Sunday Football Games Score Ads

Sep 4, 2006  •  Post A Comment

NBC is already on the 15-yard line with ad sales of its NFL “Sunday Night Football” season, which kicks off Thursday night.

With a strong schedule in the offing and a squad of top announcers led by John Madden and Al Michaels, advertisers have been eager to sign on. Peter Lazarus, senior VP of sales for NBC Sports and Olympics, said last week the network is 85 percent sold out and that revenues are pacing according to plan. After the Thursday night debut, NBC will regularly air football on Sunday nights.

“Our goal was to maintain a premium over weekend afternoon [football game] pricing, and we’ve been able to accomplish that, and now we’ve gotten to a successful place in a lot of key categories,” Mr. Lazarus said.

In an unusual deal, NBC has secured General Motors’ Chevrolet division as a sponsor for the 15 minutes of its pre-game show from 8 p.m. to 8:15 p.m., directly before the start of the game.

The pre-game show starts at 7 p.m. “The whole idea of a network having a studio show in prime time is unusual,” Mr. Lazarus said. “They’re trying to focus on the section closest to the games.” Toyota is the halftime sponsor.

Needing to add some muscle to the NBC lineup, NBC Universal agreed to pay the National Football League $600 million a year to replace ABC as the league’s prime-time network partner.

While the overall television market has been weakened by splintering ratings, concern over commercials are being skipped and a flight of ad dollars to the Internet, sports has remained a bright spot, and the NFL is shiniest of all.

Both Fox and CBS, which start new six-year deals for Sunday afternoons, say they are also about 85 percent sold out and getting high-single-digit increases in prices on a cost-per-thousand viewer basis.

ESPN, which used to sell ad time for both “Monday Night Football” on ABC and “Sunday Night Football” on ESPN, now has only “MNF” on cable, and that’s virtually sold out, said Ed Erhardt, president of ESPN Customer Marketing and Sales. ESPN’s cable games have far fewer national commercials than their broadcast rivals. The scarcity pushes up the CPMs, buyers said.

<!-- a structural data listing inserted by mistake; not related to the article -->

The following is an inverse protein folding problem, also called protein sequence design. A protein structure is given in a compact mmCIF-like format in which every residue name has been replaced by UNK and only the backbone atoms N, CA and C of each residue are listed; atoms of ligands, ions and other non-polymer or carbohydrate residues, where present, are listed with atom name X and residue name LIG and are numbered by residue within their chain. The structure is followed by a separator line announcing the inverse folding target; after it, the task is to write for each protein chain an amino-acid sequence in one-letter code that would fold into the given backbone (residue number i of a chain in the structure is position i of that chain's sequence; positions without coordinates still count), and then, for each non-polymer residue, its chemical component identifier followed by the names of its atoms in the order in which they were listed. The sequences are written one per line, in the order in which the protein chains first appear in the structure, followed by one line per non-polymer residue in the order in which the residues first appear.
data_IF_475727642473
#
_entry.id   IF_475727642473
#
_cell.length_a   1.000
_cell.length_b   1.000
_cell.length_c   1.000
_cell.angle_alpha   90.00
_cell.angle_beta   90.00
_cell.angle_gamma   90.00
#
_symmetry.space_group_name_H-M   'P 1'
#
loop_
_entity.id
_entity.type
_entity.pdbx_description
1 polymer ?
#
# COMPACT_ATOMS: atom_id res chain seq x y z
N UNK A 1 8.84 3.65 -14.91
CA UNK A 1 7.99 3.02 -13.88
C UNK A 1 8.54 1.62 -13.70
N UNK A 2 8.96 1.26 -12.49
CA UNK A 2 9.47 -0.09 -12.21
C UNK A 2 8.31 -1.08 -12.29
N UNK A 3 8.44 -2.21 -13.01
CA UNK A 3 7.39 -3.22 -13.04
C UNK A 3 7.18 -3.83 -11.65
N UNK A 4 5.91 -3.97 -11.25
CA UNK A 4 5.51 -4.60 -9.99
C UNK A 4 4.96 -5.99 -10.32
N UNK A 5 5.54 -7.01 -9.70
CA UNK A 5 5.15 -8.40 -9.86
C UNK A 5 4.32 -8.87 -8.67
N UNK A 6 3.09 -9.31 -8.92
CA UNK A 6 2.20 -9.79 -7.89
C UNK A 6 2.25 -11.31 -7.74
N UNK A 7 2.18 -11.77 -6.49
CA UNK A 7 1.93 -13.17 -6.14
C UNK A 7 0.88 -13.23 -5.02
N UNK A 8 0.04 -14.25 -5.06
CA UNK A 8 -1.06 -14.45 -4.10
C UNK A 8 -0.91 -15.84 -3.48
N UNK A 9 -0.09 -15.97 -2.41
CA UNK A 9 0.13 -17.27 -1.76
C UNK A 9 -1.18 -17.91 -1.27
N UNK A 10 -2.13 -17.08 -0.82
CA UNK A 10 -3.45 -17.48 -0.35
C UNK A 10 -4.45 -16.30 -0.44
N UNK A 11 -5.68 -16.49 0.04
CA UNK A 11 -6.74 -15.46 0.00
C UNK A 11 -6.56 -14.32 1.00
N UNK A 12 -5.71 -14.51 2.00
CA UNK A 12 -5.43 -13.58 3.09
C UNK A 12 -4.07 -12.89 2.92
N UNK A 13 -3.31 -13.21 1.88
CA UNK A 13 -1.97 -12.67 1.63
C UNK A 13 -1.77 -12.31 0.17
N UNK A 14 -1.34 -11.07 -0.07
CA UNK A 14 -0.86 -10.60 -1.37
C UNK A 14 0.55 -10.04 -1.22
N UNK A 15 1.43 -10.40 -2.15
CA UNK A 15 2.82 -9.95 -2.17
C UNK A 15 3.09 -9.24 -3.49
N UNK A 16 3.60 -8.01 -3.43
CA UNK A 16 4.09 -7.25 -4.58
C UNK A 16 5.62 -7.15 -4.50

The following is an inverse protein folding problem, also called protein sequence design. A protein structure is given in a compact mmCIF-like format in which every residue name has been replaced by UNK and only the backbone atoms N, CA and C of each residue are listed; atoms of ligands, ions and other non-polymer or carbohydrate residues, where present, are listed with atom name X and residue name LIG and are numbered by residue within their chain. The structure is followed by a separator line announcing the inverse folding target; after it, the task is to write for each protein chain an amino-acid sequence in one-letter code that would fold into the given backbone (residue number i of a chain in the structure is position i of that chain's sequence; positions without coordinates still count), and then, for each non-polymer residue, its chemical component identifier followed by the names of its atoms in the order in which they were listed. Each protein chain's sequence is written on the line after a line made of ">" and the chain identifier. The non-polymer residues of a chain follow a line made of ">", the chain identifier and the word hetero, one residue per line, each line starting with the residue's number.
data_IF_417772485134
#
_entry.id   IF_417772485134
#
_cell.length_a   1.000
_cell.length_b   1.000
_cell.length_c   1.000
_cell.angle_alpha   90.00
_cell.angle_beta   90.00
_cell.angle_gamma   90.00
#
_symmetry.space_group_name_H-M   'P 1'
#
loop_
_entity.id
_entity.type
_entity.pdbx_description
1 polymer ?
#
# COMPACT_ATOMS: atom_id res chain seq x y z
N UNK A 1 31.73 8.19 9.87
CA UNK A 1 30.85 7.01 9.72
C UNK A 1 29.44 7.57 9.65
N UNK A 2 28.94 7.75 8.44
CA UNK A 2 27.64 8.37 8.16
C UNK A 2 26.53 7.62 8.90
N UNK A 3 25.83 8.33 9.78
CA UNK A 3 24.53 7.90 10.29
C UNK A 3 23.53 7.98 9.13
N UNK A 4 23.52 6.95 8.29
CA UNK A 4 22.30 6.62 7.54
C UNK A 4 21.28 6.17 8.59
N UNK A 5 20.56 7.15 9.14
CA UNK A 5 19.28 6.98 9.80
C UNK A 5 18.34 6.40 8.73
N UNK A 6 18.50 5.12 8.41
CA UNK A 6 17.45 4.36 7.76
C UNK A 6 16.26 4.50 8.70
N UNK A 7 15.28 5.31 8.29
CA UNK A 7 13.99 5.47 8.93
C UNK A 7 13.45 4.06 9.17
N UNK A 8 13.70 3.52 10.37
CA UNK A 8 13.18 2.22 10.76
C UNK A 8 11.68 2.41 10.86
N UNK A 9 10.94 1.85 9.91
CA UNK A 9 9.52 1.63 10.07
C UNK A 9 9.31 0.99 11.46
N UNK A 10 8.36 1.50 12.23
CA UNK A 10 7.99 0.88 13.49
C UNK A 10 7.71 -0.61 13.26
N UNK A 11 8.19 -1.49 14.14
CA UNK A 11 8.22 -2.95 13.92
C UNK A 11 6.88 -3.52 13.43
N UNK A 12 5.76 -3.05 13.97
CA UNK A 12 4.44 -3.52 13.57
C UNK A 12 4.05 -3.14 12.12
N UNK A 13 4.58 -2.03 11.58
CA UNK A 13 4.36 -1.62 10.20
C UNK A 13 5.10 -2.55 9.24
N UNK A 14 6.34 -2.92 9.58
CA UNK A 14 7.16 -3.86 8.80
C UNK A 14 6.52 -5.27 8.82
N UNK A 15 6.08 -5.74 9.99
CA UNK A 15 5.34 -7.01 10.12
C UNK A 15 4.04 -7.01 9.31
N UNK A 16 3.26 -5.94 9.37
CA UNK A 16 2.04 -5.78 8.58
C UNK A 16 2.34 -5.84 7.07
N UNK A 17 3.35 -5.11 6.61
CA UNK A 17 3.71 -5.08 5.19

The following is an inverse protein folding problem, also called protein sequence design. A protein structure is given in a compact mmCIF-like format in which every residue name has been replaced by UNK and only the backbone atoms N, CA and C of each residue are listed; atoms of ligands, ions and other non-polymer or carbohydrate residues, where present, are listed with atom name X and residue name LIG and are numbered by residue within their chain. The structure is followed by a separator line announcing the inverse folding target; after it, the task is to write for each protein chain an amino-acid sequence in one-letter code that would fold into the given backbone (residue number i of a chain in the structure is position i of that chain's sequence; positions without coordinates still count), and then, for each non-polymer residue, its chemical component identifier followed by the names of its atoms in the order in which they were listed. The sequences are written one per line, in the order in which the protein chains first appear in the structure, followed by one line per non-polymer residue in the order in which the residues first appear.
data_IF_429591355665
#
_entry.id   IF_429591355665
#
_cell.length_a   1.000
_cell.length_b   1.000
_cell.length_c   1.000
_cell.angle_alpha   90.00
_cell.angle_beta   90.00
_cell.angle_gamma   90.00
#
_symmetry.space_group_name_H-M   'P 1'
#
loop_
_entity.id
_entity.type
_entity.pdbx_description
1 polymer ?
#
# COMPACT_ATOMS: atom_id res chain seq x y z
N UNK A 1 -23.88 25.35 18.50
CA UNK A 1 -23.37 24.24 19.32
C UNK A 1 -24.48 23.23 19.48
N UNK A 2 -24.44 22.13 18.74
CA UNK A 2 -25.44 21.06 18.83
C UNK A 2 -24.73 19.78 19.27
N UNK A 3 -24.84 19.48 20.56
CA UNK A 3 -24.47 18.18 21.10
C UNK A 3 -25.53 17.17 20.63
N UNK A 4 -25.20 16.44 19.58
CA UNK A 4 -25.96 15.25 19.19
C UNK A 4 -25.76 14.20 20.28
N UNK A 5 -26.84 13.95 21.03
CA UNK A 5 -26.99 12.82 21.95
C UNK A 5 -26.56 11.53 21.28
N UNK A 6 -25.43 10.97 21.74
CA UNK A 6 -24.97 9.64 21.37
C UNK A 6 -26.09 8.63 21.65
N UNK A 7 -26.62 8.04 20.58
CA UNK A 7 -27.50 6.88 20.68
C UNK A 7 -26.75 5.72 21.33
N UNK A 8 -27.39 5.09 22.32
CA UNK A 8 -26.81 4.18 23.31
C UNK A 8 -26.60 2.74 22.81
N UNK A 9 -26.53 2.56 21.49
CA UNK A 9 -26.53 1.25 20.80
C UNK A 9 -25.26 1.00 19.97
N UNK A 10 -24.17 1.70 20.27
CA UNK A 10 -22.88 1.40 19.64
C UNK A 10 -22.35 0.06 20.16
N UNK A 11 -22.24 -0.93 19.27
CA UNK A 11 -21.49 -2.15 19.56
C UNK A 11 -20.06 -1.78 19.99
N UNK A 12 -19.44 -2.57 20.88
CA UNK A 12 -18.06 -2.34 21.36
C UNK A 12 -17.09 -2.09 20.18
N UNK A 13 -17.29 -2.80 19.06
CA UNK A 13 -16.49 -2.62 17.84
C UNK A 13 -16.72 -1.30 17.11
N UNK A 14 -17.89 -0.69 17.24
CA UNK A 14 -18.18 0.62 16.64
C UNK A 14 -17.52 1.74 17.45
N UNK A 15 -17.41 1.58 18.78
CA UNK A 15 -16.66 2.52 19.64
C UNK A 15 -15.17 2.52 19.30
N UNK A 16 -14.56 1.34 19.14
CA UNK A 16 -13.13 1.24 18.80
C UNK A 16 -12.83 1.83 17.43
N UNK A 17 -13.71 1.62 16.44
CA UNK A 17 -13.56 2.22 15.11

Because its sports inventory is new, NBC faced the biggest challenges this season.

“They’ve got a tougher job to do because they don’t have any incumbencies out there, so they’ve had to do a little more work there,” said Sam Sussman, senior VP in charge of sports negotiations at Starcom.

On ABC, prime-time football ratings have been in decline, and NBC, in tackling NFL football on Sunday night, is vying for viewers “arguably on one of the most competitive nights in all of prime-time television,” Mr. Sussman said. “The question will be who owns the remote control in the house when it comes to prime-time television after watching a day full of football. We have some healthy debate about what that number is going to be in terms of a rating.”

Because the NFL has given NBC a schedule filled with teams that were successful last year over the first nine weeks of the season, Mr. Sussman expects NBC to outperform the 10.8 Nielsen Media Research household rating that ABC’s “MNF” averaged last season. “ABC had some horrific match-ups last year,” he said.

In addition to a strong schedule, the NFL also is introducing this season what it calls “flex scheduling,” which will allow the league to move a Sunday afternoon game to Sunday night to prevent less meaningful games from airing in the prime-time showcase. While Fox and CBS can protect some of the best games from moving, and league rules prevent teams from appearing too many times in prime time, flex scheduling is expected to give NBC’s NFL ratings at least a small boost.

NBC is anticipating an 11 rating. “We believe we’re being realistic. It’s a new property on a new night. We’re looking to deliver people and have them come back to this property year after year,” Mr. Lazarus said.

Big advertisers are in the auto, beer, telecom and fast-food categories. “Those seem to be the spenders in football, and we’ve gotten our fair share from them,” he said. Also advertising are tech companies like Ask.com and Dell Computer.

“I think the majority of our clientele either came from ABC’s `Monday Night Football,’ or even more so from CBS or Fox,” Mr. Lazarus said, adding that “the NFL marketplace is healthy and everyone will do well.”

Mr. Sussman of Starcom agreed that demand for football was outpacing the entertainment marketplace in prime time, and John Bogusz, president of sales for CBS Sports, said he was seeing money moving to football from prime time.

“We’re feeling good that the sports marketplace is extremely healthy,” said Mr. Lazarus, who noted that the network’s upcoming coverage of Ryder Cup golf and Notre Dame football are already virtually sold out.